The chief executive has the knowledge and power to choose between options. He does not need to persuade anyone, or compromise on his decisions. This may be extraordinarily naïve in many organisations where the culture and leadership seek discussion as a matter of normal practice.
After careful analysis, strategy decisions can be clearly specified, summarised, and presented; they do not require further development, nor do they need to be altered because circumstances outside the organisation have changed. This point may have some validity but is not always valid.
Implementation is a separate and distinctive phase that only comes after a strategy has been agreed: for example, a strategy to close a factory merely required a management decision and then it just happens. This is extraordinarily simplistic in many complex strategic decisions.
The Emergent Approach. The Evolutionary School
Within the evolutionary school, commentators Mintzberg , 1990) argue that fully-fledged strategies rarely exist, with strategic decisions seldom the result of planned moves. Moreover, their empirical research has shown that the assumption that strategies are logical and rational is flawed; they do not take into account the reality of managerial decision making.
The word "strategy" has been used implicitly in different ways even if it has traditionally been defined in only one. Explicit recognition of multiple definitions can help people to manoeuvre through this difficult field. Mintzberg provides five definitions of strategy:
Mintzberg's 5 Ps for Strategy Plan Strategy is a plan - some sort of consciously intended course of action, a guideline (or set of guidelines) to deal with a situation. By this definition strategies have two essential characteristics: they are made in advance of the actions to which they apply, and they are developed consciously and purposefully
If strategies can be intended (whether as general plans or specific ploys), they can also be realised. In other words, defining strategy as plan is not sufficient; we also need a definition that encompasses the resulting behaviour: Strategy is a pattern - specifically, a pattern in a stream of actions. Strategy is consistency in behaviour, whether or not intended. The definitions of strategy as plan and pattern can be quite independent of one another: plans may go unrealised, while patterns may appear without preconception.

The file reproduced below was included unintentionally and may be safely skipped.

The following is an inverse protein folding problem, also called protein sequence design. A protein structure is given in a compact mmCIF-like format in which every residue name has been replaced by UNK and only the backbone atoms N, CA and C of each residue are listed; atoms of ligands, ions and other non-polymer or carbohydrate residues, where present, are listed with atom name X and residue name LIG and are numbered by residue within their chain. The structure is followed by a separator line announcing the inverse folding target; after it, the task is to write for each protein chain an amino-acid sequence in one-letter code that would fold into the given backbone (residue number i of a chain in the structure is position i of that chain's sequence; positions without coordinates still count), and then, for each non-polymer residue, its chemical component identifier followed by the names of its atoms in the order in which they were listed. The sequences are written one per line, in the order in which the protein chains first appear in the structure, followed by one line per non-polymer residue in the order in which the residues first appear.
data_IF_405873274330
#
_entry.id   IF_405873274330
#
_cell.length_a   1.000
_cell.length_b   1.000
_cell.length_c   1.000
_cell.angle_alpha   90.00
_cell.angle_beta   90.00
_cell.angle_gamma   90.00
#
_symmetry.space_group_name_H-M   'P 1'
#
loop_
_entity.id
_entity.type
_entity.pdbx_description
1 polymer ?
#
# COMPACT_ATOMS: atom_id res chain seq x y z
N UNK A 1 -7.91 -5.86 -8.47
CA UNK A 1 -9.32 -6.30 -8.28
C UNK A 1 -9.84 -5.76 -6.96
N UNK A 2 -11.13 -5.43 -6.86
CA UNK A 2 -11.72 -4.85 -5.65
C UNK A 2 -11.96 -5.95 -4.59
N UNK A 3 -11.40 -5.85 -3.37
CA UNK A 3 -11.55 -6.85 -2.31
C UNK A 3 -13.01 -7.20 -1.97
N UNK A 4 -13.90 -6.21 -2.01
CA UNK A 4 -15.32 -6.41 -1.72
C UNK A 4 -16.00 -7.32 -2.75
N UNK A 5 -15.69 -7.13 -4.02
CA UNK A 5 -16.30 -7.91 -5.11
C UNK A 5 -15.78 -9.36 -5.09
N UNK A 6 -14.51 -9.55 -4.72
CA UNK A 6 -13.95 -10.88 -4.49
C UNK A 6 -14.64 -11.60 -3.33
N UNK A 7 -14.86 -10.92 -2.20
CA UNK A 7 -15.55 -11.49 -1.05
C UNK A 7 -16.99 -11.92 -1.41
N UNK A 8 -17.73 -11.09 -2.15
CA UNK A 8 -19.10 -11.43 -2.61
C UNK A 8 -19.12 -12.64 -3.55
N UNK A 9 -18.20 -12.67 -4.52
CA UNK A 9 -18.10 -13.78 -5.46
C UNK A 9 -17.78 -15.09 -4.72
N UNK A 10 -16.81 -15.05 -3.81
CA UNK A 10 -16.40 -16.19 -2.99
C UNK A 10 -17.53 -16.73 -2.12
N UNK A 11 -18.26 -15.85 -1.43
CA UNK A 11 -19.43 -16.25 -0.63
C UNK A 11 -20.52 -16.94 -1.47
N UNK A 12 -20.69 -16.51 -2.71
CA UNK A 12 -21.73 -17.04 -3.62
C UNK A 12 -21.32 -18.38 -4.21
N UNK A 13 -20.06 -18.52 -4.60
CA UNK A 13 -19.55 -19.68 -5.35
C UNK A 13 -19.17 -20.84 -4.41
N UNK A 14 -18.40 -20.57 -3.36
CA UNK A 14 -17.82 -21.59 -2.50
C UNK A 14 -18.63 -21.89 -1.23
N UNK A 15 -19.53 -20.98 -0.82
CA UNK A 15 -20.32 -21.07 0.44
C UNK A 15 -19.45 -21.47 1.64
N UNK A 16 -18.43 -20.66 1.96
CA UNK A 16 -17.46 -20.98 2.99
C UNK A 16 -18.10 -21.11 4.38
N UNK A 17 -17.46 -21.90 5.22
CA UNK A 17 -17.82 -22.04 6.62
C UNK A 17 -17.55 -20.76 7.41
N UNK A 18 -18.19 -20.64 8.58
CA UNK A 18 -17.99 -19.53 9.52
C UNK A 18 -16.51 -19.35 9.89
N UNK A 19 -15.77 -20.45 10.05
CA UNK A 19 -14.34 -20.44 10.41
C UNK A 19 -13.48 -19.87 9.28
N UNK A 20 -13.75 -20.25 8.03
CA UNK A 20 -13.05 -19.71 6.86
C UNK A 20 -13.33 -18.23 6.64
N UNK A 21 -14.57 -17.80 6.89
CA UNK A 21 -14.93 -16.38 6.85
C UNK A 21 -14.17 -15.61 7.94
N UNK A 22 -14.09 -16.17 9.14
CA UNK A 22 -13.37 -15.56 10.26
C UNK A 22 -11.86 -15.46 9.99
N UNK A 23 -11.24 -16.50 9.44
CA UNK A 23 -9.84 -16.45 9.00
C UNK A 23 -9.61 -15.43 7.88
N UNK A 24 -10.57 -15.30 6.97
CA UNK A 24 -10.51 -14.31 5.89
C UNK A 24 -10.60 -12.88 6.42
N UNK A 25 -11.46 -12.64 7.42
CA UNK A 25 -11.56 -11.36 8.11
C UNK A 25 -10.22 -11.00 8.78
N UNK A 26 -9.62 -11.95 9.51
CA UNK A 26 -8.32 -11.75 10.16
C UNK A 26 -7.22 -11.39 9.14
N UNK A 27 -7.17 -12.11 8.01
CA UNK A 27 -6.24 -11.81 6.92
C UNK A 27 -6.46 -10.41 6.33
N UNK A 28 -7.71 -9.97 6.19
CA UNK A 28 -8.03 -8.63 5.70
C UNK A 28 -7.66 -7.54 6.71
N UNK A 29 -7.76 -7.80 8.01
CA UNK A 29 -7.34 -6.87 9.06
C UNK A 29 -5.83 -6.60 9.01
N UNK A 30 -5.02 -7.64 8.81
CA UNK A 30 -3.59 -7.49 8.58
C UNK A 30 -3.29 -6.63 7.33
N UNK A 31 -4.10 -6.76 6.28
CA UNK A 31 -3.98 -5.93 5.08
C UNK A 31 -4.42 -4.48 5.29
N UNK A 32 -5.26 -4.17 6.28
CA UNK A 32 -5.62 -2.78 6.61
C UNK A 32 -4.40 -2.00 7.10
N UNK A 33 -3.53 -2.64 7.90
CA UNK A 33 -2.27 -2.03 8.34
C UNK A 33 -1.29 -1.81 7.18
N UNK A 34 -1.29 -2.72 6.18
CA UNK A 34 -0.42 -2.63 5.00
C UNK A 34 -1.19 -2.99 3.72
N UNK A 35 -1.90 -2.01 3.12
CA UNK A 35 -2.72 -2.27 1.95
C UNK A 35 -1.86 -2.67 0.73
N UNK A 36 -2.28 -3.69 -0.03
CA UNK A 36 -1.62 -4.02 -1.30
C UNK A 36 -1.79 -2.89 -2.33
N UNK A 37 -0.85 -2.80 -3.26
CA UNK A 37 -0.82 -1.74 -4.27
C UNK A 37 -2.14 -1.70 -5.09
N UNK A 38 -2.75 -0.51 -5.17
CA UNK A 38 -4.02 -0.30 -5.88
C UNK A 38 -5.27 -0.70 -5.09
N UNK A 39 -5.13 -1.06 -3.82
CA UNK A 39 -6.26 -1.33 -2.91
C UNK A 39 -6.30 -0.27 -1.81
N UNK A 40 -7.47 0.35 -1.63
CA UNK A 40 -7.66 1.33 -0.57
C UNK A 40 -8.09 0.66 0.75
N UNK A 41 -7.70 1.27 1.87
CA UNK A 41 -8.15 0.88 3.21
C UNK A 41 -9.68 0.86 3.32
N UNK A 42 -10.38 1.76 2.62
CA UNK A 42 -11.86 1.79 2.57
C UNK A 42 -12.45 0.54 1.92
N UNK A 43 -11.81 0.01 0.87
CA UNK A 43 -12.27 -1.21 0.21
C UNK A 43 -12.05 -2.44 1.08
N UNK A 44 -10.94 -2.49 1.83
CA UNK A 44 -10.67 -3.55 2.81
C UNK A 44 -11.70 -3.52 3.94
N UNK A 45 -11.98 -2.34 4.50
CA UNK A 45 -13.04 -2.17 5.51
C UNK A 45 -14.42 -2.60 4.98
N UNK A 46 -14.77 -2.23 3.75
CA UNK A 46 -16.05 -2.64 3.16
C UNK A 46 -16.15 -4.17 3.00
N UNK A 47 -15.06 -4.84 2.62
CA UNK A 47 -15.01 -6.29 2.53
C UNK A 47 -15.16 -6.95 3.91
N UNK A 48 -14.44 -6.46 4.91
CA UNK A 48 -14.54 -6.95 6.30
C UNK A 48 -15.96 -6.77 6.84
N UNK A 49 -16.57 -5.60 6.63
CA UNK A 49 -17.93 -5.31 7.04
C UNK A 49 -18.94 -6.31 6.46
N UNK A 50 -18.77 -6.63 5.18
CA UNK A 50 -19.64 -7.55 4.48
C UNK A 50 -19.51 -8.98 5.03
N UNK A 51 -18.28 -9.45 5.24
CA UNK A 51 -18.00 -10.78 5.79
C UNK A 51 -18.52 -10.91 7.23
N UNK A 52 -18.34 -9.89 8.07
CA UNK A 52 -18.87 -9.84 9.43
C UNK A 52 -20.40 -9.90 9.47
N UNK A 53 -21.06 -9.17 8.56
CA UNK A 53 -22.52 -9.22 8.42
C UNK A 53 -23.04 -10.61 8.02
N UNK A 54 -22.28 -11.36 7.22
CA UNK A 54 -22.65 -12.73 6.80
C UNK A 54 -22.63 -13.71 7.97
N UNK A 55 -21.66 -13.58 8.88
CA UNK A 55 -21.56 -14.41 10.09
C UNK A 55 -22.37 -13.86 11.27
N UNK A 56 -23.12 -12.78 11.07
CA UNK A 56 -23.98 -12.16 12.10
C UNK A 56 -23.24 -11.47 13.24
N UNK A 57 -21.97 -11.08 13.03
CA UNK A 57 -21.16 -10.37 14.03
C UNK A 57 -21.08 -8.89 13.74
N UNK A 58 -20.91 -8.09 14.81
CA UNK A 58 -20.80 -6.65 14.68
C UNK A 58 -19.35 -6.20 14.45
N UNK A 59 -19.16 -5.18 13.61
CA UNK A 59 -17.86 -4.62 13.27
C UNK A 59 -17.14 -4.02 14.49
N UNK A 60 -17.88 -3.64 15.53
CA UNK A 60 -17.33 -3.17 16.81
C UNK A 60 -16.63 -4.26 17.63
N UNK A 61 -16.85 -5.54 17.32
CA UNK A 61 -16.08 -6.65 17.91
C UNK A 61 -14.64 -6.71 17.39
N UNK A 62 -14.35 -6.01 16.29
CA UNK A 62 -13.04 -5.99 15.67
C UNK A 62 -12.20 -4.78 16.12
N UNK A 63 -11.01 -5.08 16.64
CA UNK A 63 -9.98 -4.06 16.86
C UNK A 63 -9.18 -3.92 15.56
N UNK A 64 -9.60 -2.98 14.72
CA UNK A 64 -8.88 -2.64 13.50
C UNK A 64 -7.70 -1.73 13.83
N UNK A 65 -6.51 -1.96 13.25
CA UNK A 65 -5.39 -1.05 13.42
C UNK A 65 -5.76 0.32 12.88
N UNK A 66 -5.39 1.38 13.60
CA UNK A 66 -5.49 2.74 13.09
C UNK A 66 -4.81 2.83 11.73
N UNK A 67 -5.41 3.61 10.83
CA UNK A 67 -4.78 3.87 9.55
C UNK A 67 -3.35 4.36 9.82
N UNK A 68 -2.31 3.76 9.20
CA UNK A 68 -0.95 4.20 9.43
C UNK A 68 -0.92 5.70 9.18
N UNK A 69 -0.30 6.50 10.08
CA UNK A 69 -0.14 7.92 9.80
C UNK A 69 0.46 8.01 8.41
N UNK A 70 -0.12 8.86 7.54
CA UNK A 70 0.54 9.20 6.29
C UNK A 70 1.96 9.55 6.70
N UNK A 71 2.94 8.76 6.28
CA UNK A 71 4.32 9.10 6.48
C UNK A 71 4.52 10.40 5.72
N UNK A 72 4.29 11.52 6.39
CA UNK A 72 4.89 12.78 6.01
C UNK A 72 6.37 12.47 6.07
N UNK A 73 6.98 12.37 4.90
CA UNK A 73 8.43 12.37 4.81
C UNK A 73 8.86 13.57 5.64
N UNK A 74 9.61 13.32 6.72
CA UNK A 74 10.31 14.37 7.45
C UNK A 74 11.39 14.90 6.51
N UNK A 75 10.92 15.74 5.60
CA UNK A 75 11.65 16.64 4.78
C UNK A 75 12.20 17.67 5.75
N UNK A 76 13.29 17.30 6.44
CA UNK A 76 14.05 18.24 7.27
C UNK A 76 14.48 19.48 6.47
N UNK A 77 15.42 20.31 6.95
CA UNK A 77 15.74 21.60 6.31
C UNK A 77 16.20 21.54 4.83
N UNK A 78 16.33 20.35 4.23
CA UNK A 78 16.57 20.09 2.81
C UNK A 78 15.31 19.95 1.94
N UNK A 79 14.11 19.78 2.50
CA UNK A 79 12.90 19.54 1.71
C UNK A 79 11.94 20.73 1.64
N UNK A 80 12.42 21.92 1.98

Strategy is a position - specifically a means of locating an organisation in an "environment". By this definition strategy becomes the mediating force, or "match", between organisation and environment, that is, between the internal and the external context.
Strategy is a perspective - its content consisting not just of a chosen position, but of an ingrained way of perceiving the world. Strategy in this respect is to the organisation what personality is to the individual. What is of key importance is that strategy is a perspective shared by members of an organisation, through their intentions and / or by their actions. In effect, when we talk of strategy in this context, we are entering the realm of the collective mind - individuals united by common thinking and / or behaviour.
As plan, a strategy can be a ploy too, really just a specific manoeuvre intended to outwit an opponent or competitor.
Emergent strategy is a set of actions, or behavior, consistent over time, "a realized pattern [that] was not expressly intended" in the original planning of strategy. When a deliberate strategy is realized, the result matches the intended course of action. An emergent strategy develops when an organization takes a series of actions that with time turn into a consistent pattern of behavior, regardless of specific intentions. "
What is the role of strategic management in the knowledge organisation ?
As we have entered into a dramatic restructuring of the global economy in which knowledge organisations serve knowledge-intensive industries, which in turn create, or are encouraged by the knowledge economy.
The approach to strategic management of the organisations, industries and economies where knowledge is both an enabler and goal is almost completely at variance to older ‘planning’ and positioning approaches, rooted as they were in a neo-classical production function view of the firm in a perfect competition, mass production industry paradigm. “